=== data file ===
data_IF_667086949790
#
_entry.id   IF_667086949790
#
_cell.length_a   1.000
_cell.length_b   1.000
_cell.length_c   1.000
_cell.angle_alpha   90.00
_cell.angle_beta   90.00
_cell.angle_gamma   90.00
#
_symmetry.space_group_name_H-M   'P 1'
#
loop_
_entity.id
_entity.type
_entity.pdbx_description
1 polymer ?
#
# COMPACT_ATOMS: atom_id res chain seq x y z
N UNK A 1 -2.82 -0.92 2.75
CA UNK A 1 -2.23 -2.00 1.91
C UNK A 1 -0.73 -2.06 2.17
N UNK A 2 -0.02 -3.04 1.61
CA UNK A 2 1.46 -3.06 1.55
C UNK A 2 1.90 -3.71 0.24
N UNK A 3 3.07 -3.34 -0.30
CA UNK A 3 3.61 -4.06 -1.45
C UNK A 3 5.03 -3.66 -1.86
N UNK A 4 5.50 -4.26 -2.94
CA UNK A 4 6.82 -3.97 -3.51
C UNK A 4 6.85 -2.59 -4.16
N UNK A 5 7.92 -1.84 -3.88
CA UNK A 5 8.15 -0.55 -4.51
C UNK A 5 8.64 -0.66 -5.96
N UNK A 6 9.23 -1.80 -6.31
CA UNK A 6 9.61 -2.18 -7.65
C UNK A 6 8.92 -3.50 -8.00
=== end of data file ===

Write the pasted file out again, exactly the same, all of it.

data_IF_667086949790
#
_entry.id   IF_667086949790
#
_cell.length_a   1.000
_cell.length_b   1.000
_cell.length_c   1.000
_cell.angle_alpha   90.00
_cell.angle_beta   90.00
_cell.angle_gamma   90.00
#
_symmetry.space_group_name_H-M   'P 1'
#
loop_
_entity.id
_entity.type
_entity.pdbx_description
1 polymer ?
#
# COMPACT_ATOMS: atom_id res chain seq x y z
N UNK A 1 -2.82 -0.92 2.75
CA UNK A 1 -2.23 -2.00 1.91
C UNK A 1 -0.73 -2.06 2.17
N UNK A 2 -0.02 -3.04 1.61
CA UNK A 2 1.46 -3.06 1.55
C UNK A 2 1.90 -3.71 0.24
N UNK A 3 3.07 -3.34 -0.30
CA UNK A 3 3.61 -4.06 -1.45
C UNK A 3 5.03 -3.66 -1.86
N UNK A 4 5.50 -4.26 -2.94
CA UNK A 4 6.82 -3.97 -3.51
C UNK A 4 6.85 -2.59 -4.16
N UNK A 5 7.92 -1.84 -3.88
CA UNK A 5 8.15 -0.55 -4.51
C UNK A 5 8.64 -0.66 -5.96
N UNK A 6 9.23 -1.80 -6.31
CA UNK A 6 9.61 -2.18 -7.65
C UNK A 6 8.92 -3.50 -8.00